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Tuesday
Aug282018

Is education spreading or mitigating the evils of technology?

 

And so, these are my five ideas about technological change. First, that we always pay a price for technology; the greater the technology, the greater the price. Second, that there are always winners and losers, and that the winners always try to persuade the losers that they are really winners. Third, that there is embedded in every great technology an epistemological, political or social prejudice. Sometimes that bias is greatly to our advantage. Sometimes it is not. The printing press annihilated the oral tradition; telegraphy annihilated space; television has humiliated the word; the computer, perhaps, will degrade community life. And so on. Fourth, technological change is not additive; it is ecological, which means, it changes everything and is, therefore, too important to be left entirely in the hands of Bill Gates. And fifth, technology tends to become mythic; that is, perceived as part of the natural order of things, and therefore tends to control more of our lives than is good for us. Neil Postman

In the article Is the Internet Evil?, Chrisine Elba digs up Neil Postman's old but prescient talk "5 Things We Need to Know About Technological Change" from back in the dark ages of technology - 1998. Both Postman's original talk and Elba's interpretation of it for 2018 are both great thought-pieces when talking about how technology is used in schools and what we teach kids about it.

Even as an "advocate" for information technology use in schools, I recognize that technology also has its negative impacts. Among the many questions I often ask:

  • Are we using too much data and not enough common sense in evaluating students and the effectiveness of our educational programs?
  • Are we communicating with our students and our peers digitally instead of in personal, face-to-face conversations?
  • Are we subjecting our students to "information" sources that are inaccurate and inappropriate before they have the skills to to evaluate and comprehend such materials?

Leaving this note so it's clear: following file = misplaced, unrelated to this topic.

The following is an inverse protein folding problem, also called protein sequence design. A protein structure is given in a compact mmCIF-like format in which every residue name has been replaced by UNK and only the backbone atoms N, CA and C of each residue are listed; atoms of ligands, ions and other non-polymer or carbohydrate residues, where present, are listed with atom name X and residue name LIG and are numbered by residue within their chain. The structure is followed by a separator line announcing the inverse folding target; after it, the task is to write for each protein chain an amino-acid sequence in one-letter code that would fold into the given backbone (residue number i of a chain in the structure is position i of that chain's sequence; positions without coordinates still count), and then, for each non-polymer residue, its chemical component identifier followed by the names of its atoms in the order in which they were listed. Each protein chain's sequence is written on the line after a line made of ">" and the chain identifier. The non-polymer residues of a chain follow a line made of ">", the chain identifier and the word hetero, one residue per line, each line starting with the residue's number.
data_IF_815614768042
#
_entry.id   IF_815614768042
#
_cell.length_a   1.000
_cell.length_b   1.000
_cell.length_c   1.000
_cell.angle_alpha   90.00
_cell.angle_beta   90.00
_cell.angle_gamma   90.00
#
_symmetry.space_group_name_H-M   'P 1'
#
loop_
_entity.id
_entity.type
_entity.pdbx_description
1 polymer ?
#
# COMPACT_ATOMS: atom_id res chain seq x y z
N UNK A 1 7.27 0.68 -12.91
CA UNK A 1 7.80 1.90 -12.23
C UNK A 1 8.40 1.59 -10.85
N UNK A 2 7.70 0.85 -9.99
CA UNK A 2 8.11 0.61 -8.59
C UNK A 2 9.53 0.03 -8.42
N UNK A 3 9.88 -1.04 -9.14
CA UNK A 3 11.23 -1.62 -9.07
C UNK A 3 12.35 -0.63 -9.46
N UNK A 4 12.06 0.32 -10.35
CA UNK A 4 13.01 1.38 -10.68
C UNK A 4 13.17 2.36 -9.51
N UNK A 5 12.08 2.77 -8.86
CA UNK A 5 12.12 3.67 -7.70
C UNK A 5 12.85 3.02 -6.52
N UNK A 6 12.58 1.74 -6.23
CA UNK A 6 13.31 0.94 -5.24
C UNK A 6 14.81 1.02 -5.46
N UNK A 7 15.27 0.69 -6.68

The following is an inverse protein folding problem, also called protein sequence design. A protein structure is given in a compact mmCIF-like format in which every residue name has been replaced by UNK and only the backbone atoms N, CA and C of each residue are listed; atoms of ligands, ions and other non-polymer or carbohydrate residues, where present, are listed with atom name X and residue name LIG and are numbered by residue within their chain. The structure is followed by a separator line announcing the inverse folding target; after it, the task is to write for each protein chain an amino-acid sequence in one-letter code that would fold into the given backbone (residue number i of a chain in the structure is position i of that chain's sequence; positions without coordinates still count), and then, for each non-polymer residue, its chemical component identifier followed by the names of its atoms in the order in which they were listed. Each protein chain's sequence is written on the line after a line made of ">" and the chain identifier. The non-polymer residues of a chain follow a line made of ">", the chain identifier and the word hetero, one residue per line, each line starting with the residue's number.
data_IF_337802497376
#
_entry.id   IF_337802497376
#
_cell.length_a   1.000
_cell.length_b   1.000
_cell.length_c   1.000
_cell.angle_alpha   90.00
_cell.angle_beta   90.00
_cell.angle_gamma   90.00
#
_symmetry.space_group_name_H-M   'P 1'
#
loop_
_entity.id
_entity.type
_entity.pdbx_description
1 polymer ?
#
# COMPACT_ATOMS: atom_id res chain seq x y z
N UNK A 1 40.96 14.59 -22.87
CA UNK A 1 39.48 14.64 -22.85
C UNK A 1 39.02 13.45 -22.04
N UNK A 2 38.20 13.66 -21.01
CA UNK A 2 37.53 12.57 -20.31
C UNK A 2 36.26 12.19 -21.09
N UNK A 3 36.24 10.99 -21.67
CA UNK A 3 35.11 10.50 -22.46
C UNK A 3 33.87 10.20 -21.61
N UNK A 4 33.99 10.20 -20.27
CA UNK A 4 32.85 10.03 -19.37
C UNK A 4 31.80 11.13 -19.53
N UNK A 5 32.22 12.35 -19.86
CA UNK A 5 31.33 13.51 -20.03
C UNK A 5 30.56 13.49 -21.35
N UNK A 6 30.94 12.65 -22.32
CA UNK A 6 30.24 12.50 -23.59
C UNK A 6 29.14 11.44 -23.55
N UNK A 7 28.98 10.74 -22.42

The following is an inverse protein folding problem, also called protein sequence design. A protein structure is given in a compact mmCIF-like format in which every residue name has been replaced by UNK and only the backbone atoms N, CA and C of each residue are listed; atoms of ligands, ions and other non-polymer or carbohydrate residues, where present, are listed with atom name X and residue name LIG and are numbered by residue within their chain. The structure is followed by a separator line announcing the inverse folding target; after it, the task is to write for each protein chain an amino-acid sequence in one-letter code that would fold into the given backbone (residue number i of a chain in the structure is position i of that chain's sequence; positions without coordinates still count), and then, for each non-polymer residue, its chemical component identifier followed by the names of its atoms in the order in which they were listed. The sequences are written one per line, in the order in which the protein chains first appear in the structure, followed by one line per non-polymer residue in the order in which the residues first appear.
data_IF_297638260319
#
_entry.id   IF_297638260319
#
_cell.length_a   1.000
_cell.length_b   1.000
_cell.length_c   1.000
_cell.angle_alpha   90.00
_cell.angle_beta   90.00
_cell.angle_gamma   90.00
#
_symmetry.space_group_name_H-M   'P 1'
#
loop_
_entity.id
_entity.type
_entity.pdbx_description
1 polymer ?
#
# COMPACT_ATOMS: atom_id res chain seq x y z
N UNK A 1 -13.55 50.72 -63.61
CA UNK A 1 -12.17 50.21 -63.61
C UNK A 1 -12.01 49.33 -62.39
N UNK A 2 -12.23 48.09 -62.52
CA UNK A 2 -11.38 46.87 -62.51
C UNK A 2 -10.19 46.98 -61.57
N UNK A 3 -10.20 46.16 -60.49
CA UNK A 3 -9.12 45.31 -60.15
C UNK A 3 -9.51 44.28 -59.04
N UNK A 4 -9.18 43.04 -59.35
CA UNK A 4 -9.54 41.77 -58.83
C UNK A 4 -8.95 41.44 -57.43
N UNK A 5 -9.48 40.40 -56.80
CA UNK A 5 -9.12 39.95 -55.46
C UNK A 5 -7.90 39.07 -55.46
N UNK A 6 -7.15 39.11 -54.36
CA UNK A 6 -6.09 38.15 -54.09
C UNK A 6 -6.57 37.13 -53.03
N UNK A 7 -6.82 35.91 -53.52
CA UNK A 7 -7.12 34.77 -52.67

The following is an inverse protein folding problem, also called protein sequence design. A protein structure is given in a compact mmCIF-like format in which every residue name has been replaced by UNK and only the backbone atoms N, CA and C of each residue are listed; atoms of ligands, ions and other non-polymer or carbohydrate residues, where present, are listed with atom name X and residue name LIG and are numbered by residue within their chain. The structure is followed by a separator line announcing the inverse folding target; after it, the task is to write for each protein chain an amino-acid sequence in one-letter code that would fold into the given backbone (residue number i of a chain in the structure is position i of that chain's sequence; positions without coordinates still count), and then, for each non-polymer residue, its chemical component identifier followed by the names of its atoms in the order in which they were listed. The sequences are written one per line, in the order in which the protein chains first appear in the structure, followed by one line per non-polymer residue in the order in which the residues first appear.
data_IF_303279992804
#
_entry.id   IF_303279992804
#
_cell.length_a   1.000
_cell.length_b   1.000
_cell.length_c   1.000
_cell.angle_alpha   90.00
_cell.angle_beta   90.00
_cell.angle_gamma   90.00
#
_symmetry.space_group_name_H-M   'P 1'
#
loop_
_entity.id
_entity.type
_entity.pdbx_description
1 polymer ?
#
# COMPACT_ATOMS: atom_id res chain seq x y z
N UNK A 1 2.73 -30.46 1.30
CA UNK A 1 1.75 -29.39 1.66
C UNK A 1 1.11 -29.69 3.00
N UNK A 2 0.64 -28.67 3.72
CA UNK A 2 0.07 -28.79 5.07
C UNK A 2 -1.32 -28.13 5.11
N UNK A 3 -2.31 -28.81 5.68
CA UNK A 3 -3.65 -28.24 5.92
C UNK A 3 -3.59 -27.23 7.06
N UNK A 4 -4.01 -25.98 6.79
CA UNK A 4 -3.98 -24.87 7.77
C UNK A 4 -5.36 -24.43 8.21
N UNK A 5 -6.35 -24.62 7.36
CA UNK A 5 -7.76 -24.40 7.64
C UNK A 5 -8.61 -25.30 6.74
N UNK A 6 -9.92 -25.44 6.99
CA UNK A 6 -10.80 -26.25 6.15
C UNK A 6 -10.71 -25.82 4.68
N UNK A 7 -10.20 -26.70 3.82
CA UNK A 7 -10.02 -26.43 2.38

• Are we dedicating educational dollars to technology that might be better spent on libraries, smaller class sizes, better teacher pay, better facilities?
  • Are we increasing the inequity of learning opportunities between the haves and have-nots by using technological resources to which not all students have equal access?
  • Are students (and staff) becoming more isolated and distracted by omnipresent social networks and smartphones? Is deep, linear reading and thinking being replaced by snippets and tweets and bumper-sticker thinking?

Even if you are the school's biggest proponent of technology, you are probably asking these questions. And if you are your school's biggest opponent to technology, you are probably realizing that technology is not going away.

In These horses are out of the barn, I suggested that we as educators need to accept some realities about technology. But not only do we need to accept them, we need to recognize our responsibilities as educators in helping students (and each other) use technology wisely and avoid the most negative impacts they have on us both personally and societally.

As my friend Carol Simpson always says, "You can't teach children to cross the street safely if you never let them out of the house." How do we teach kids how to use technology well and mitigate its negative impact if we don't give them access to it in our classrooms where we can guide and inform?

To me, this one of our most important professional duties.

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Reader Comments (2)

A thought occurred to me - my teacher training was not about mixing chemicals as I don't teach chemistry. But everyone uses technology at some time as part of their lessons or curriculum. Why is it that only computer science and technology teachers are expected to have training and experience using the tools used?

September 2, 2018 | Unregistered CommenterKenn Gorman

Hi Kenn,

I do think we are seeing universal training in digital citizenship - at least in our district's K-8 curricula. I suspect this will expand. Maybe we can eliminate cursive writing to free up space in the curriculum?

Doug

September 4, 2018 | Registered CommenterDoug Johnson

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